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COSC341 Theory of Computing

Finite state machines and Turing machines; limits to computation and effective procedures; recursive functions and predicates; notions of complexity, and completeness.

This paper covers the fundamental topics of Computer Science as a discipline. COSC 341 is a theoretical paper, but there are many practical implications of the theory - including, but not limited to, categorising problems as easy, hard or impossible.

Paper title Theory of Computing
Paper code COSC341
Subject Computer Science
EFTS 0.1500
Points 18 points
Teaching period First Semester
Domestic Tuition Fees (NZD) $1,018.05
International Tuition Fees (NZD) $4,320.00

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Prerequisite
COSC 242 and MATH 160
Schedule C
Arts and Music, Science
Contact
willem@cs.otago.ac.nz
kaye@cs.otago.ac.nz
Teaching staff
Lecturer: Associate Professor Brendan McCane
Paper Structure
This paper, which assumes some mathematical background, will explore the hierarchy of languages that are accepted by the fundamental machines of computer science, including finite automata and Turing machines. Discussion of the limits to computation will lead to a review of classic problems, such as the "halting problem." The paper concludes with a discussion of cost in space and time and the classification of languages and problems according to their complexity.

Assessment:
  • Three written assignments 10% each
  • Final exam 70%
Teaching Arrangements
There are two lectures and two 2-hour tutorials every week/
Textbooks
Sudkamp, Languages and Machines: an Introduction to the Theory of Computer Science (Third Edition)
Course outline
View the course outline for COSC 341
Graduate Attributes Emphasised
Interdisciplinary perspective, Lifelong learning, Scholarship, Communication, Critical thinking, Information literacy, Research, Self-motivation.
View more information about Otago's graduate attributes.
Learning Outcomes
Students will gain an understanding of:
  • The theoretical foundations of computer science
  • Fundamental descriptions of machines and their capabilities
  • The hierarchy of languages and the type of machine required to recognise them
  • The limits of computation
  • The computational classes P and NP
  • Common proof methods for classifying a problem in P, NP or NP-complete
  • Basic concepts of approximation algorithms for hard problems

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Timetable

First Semester

Location
Dunedin
Teaching method
This paper is taught On Campus
Learning management system
None

Lecture

Stream Days Times Weeks
Attend
L1 Tuesday 13:00-13:50 9-15, 18-22
Thursday 13:00-13:50 9-15, 17-22

Tutorial

Stream Days Times Weeks
Attend
T1 Tuesday 14:00-15:50 9-15, 18-22
AND
U1 Thursday 14:00-15:50 9-15, 17-22

Finite state machines and Turing machines; limits to computation and effective procedures; recursive functions and predicates; notions of complexity, and completeness.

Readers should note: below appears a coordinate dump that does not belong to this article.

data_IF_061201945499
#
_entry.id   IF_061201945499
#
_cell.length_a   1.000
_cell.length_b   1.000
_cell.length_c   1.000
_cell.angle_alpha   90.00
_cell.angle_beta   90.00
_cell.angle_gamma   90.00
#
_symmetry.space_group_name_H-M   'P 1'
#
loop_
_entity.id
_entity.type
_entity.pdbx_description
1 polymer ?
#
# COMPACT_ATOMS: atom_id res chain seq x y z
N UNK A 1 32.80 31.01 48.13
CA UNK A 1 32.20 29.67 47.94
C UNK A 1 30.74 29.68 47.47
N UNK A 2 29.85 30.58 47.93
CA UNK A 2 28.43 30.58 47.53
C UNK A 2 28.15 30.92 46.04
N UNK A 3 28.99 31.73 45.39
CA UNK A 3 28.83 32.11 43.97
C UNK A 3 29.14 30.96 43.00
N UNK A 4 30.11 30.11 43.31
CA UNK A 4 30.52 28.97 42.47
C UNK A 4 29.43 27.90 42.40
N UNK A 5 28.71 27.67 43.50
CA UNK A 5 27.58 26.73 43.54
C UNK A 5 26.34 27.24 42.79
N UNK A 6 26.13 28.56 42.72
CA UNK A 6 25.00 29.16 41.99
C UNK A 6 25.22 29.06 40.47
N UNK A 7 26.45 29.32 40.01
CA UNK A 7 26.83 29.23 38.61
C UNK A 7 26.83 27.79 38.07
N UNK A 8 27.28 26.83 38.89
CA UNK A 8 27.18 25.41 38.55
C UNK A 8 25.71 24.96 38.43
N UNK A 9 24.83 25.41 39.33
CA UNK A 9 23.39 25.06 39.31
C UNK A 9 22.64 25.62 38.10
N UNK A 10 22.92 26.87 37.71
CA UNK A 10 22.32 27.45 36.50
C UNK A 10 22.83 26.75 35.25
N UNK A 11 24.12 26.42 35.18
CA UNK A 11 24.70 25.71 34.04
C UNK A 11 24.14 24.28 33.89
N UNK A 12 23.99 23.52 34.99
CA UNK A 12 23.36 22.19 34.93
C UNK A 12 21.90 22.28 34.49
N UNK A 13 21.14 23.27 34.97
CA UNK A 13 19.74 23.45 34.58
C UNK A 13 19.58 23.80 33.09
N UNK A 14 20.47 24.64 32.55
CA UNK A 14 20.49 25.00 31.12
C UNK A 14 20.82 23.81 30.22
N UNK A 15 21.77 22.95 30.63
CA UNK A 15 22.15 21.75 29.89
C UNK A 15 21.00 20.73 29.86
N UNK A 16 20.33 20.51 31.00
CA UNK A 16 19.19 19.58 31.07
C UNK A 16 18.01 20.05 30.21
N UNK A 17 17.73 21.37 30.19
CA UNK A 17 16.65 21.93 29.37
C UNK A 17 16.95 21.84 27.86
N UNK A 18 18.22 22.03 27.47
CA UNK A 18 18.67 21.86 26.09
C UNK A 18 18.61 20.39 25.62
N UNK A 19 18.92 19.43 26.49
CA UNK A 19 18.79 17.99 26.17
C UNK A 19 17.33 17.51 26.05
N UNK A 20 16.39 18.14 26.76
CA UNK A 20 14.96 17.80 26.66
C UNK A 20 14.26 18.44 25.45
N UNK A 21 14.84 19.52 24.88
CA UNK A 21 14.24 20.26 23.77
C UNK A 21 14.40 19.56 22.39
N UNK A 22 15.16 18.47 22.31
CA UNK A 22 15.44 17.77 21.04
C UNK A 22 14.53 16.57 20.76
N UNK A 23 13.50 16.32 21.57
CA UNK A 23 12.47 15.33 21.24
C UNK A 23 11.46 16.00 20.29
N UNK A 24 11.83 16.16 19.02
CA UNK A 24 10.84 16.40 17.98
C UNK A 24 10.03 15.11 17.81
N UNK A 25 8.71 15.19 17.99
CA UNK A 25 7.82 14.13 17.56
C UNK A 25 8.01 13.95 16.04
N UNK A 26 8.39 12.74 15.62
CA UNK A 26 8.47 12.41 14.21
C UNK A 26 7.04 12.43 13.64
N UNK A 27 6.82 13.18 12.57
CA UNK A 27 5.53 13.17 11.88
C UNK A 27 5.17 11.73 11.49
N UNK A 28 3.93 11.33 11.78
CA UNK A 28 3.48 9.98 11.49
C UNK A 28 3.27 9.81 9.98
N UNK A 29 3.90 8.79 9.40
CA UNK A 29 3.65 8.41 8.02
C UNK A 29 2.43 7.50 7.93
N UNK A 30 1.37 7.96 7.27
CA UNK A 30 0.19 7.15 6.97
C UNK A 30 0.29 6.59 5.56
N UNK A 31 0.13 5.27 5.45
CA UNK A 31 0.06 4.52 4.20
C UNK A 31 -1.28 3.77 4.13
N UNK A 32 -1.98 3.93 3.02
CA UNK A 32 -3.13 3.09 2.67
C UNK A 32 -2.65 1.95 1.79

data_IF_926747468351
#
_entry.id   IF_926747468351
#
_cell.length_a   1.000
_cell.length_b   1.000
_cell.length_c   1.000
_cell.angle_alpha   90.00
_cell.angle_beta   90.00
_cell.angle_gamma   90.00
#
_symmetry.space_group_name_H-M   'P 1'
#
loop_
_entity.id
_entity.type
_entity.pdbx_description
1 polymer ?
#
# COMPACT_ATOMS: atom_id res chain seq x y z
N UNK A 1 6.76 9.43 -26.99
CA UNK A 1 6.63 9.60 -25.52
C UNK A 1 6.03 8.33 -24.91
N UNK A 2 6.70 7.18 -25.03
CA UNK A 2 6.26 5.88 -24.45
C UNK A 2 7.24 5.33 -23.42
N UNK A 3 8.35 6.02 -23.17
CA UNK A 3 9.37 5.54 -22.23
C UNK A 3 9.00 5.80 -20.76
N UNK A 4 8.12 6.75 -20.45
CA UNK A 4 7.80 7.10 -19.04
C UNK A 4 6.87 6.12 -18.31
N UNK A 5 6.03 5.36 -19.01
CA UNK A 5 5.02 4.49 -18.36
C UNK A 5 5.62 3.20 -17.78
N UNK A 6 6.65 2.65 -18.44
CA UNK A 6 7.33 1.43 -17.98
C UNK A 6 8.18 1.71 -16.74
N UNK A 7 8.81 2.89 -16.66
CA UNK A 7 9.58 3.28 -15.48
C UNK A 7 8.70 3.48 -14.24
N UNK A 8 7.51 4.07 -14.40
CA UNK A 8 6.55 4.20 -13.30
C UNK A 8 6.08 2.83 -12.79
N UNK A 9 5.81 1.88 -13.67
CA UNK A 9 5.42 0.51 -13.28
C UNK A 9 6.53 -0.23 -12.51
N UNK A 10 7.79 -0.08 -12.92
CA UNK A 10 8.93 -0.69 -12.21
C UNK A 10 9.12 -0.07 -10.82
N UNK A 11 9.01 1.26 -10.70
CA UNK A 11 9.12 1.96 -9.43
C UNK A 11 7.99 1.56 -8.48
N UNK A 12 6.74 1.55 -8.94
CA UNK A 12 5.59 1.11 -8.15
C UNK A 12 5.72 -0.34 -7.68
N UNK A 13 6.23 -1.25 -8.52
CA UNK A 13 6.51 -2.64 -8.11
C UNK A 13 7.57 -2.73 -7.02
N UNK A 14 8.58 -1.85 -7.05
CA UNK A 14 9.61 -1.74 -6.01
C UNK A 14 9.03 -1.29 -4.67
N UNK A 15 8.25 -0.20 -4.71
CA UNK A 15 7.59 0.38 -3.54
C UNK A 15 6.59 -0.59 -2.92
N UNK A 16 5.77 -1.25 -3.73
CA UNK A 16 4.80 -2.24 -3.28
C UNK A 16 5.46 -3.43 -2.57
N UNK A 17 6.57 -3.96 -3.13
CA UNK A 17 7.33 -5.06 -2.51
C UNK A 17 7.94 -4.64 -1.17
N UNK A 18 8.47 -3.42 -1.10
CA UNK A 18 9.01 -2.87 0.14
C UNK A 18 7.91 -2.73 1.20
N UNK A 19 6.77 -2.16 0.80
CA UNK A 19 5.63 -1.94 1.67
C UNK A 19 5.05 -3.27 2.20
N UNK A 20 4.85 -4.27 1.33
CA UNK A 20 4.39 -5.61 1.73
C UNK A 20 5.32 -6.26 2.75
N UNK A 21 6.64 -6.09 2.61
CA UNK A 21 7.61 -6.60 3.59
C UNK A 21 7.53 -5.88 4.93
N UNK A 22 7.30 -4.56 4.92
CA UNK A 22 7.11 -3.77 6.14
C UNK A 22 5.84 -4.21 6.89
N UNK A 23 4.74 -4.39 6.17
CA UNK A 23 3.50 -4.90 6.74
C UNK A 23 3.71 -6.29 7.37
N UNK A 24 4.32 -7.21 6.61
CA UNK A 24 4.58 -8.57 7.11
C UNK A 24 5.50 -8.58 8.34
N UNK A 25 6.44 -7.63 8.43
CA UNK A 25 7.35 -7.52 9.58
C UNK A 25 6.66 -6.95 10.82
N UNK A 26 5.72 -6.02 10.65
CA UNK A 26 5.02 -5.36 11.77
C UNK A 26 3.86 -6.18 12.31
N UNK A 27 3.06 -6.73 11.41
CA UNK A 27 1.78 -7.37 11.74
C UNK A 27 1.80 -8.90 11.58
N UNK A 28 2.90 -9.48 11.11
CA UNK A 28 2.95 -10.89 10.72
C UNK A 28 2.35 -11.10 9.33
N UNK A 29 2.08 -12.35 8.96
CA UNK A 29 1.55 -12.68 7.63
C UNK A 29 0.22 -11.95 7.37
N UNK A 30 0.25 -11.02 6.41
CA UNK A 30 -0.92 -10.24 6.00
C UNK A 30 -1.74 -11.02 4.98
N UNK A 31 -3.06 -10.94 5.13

This paper covers the fundamental topics of Computer Science as a discipline. COSC 341 is a theoretical paper, but there are many practical implications of the theory - including, but not limited to, categorising problems as easy, hard or impossible.

Paper title Theory of Computing
Paper code COSC341
Subject Computer Science
EFTS 0.1500
Points 18 points
Teaching period First Semester
Domestic Tuition Fees Tuition Fees for 2018 have not yet been set
International Tuition Fees Tuition Fees for international students are elsewhere on this website.

^ Top of page

Prerequisite
COSC 242 and MATH 160
Schedule C
Arts and Music, Science
Contact
Computer Science Adviser
Teaching staff
Lecturers: Associate Professor Brendan McCane and Dr Yawen Chen
Paper Structure
This paper, which assumes some mathematical background, will explore the hierarchy of languages that are accepted by the fundamental machines of computer science, including finite automata and Turing machines. Discussion of the limits to computation will lead to a review of classic problems, such as the "halting problem." The paper concludes with a discussion of cost in space and time and the classification of languages and problems according to their complexity.

Assessment:
  • Three written assignments 10% each
  • Final exam 70%
Teaching Arrangements
There are two lectures and two 2-hour tutorials every week.
Textbooks
Sudkamp, Languages and Machines: an Introduction to the Theory of Computer Science (Third Edition)
Course outline
View the course outline for COSC 341
Graduate Attributes Emphasised
Interdisciplinary perspective, Lifelong learning, Scholarship, Communication, Critical thinking, Information literacy, Research, Self-motivation.
View more information about Otago's graduate attributes.
Learning Outcomes
Students will gain an understanding of:
  • The theoretical foundations of computer science
  • Fundamental descriptions of machines and their capabilities
  • The hierarchy of languages and the type of machine required to recognise them
  • The limits of computation
  • The computational classes P and NP
  • Common proof methods for classifying a problem in P, NP or NP-complete
  • Basic concepts of approximation algorithms for hard problems

^ Top of page

Timetable

First Semester

Location
Dunedin
Teaching method
This paper is taught On Campus
Learning management system
None

Lecture

Stream Days Times Weeks
Attend
L1 Tuesday 13:00-13:50 9-13, 15-22
Thursday 13:00-13:50 9-13, 15-22

Tutorial

Stream Days Times Weeks
Attend
T1 Tuesday 14:00-15:50 9-13, 15-22
AND
U1 Thursday 14:00-15:50 9-13, 15-22